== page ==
God has never looked in your mirror and wished that He saw someone else
Quoted by Bob Goff

This is one of my favourite quotes from Bob Goff. I believe this is from his “Love Does” book:

“God’s never looked in your mirror and wished He saw someone else. You are enough; You are loved; You are His. “

Pull out your smart phone, get it into selfie mode, but don’t take a picture. Can you see the person looking back at you?   Jesus loves and forgives this person. You must too!

I felt it was important to start here today because unfortunately for some, the idea of loving yourself is foreign.

We can’t begin to love others until we can love ourselves!

Then, when we are healthy and understand that our love of God includes love of ourselves, only then can we turn to the love of our neighbour.

You know, love for others, or the lack of it, reveals a lot about what we think on this matter.   From a faith perspective, our love for people is even more revealing because it actually indicates the authenticity and health of our relationship with God.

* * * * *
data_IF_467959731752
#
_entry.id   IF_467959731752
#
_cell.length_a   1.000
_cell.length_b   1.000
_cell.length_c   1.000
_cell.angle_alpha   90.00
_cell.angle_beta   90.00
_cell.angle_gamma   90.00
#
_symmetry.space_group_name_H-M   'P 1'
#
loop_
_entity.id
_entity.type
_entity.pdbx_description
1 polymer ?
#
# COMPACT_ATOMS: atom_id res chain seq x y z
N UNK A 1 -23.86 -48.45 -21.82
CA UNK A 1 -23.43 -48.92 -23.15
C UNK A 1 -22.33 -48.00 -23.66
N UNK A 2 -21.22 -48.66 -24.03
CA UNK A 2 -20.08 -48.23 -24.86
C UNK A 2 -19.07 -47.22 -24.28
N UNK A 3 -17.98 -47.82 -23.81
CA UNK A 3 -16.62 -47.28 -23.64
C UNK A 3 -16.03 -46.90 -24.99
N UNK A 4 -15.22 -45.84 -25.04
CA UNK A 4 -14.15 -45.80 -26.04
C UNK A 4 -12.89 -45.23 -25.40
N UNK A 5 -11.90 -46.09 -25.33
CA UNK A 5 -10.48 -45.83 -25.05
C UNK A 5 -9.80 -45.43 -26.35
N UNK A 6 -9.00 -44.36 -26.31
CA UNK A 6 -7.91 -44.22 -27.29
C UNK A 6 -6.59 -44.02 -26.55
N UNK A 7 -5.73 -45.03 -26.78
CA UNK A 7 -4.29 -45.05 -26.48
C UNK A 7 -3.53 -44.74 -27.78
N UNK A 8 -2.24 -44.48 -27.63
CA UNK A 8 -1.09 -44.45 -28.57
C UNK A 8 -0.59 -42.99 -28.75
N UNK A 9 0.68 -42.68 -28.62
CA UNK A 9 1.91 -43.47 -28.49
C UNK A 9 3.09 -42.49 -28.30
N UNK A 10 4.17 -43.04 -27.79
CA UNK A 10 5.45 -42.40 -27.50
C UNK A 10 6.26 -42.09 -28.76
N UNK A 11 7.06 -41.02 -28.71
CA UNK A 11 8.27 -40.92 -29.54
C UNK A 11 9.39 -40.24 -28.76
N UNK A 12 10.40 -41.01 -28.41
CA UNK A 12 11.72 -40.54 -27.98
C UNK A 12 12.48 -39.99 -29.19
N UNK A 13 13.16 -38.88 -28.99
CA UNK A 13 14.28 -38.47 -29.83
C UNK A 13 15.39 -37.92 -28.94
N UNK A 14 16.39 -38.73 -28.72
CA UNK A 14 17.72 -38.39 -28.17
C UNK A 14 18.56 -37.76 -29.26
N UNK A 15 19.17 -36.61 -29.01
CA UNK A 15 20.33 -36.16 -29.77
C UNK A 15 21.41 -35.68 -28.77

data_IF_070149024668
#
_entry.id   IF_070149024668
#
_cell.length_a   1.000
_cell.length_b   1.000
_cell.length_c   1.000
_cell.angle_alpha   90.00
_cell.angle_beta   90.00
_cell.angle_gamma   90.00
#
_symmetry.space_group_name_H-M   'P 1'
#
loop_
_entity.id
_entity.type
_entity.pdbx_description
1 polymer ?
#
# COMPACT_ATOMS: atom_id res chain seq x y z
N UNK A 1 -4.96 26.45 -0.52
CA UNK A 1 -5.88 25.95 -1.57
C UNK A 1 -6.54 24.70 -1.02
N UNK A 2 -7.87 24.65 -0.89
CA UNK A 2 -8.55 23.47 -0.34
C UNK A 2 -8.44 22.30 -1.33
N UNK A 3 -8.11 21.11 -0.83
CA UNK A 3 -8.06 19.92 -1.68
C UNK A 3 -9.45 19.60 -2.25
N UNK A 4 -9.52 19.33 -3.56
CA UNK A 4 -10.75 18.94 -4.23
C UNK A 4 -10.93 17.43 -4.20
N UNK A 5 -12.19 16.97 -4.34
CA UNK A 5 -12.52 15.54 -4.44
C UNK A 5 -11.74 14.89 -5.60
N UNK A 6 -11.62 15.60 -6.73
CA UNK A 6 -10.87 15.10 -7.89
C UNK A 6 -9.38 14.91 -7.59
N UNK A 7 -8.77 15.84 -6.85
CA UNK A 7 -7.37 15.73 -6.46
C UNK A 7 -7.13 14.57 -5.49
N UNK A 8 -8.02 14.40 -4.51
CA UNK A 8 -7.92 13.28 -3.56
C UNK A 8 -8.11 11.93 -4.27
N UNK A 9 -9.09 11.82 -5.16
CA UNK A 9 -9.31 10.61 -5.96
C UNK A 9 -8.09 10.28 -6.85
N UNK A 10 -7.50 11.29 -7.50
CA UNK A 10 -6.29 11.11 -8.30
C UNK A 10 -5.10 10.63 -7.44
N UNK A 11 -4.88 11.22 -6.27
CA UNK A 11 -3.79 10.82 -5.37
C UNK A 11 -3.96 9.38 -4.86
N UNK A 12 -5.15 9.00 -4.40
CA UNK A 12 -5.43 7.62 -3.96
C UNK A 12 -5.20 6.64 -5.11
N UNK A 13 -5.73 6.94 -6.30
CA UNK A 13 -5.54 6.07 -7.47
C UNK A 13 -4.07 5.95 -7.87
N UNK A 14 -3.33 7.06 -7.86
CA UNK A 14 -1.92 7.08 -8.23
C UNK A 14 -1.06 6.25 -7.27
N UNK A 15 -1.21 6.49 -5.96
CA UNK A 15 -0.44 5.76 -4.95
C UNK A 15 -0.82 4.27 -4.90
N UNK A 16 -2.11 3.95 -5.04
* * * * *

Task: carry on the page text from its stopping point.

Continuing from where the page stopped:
Think back to the Ten Commandments. There are two divisions of the Ten Commandments that teach this explicitly. The first division, the first four commandments, all demand and enhance our love for God:

Have no other Gods before me…do not misuse the name of the Lord…and so on.

These commands are summed up in the Shema. Found in Deuteronomy 6:4, 5:

“Love the Lord your God with all your heart and with all your soul and with all your strength”

And then the concluding six commandments:

Thou shalt not kill…thou shalt not commit adultery…and so on. These all demand that we love others and are capsulized in the words of Leviticus 19:18:

“Love your neighbour as yourself.”

The spiritual logic is clear: you must first love God with all that is in you, including yourself. And if you do, you will be able to love others as you love yourself.

Love for God produces love for people.

At another time, Jesus was again being questioned by a Scribe and he asks Jesus an impulsive question:

29 The man wanted to justify his actions, so he asked Jesus, “And who is my neighbor?”

— Luke 10:29 (NLT)

The lawyer was flustered and wanted to save face. “But he wanted to justify himself, so he asked Jesus, ‘And who is my neighbor?’” (v. 29). 

The way he asks Jesus this question is deeply telling of his feelings “We can’t love everyone! Where do you draw the line? What about tyrants? What about blasphemers? Really, Jesus, who is my neighbour?” 

His questioning was reasonable enough. But it also shows that “wise and learned” as he was, he was not completely tracking with Jesus.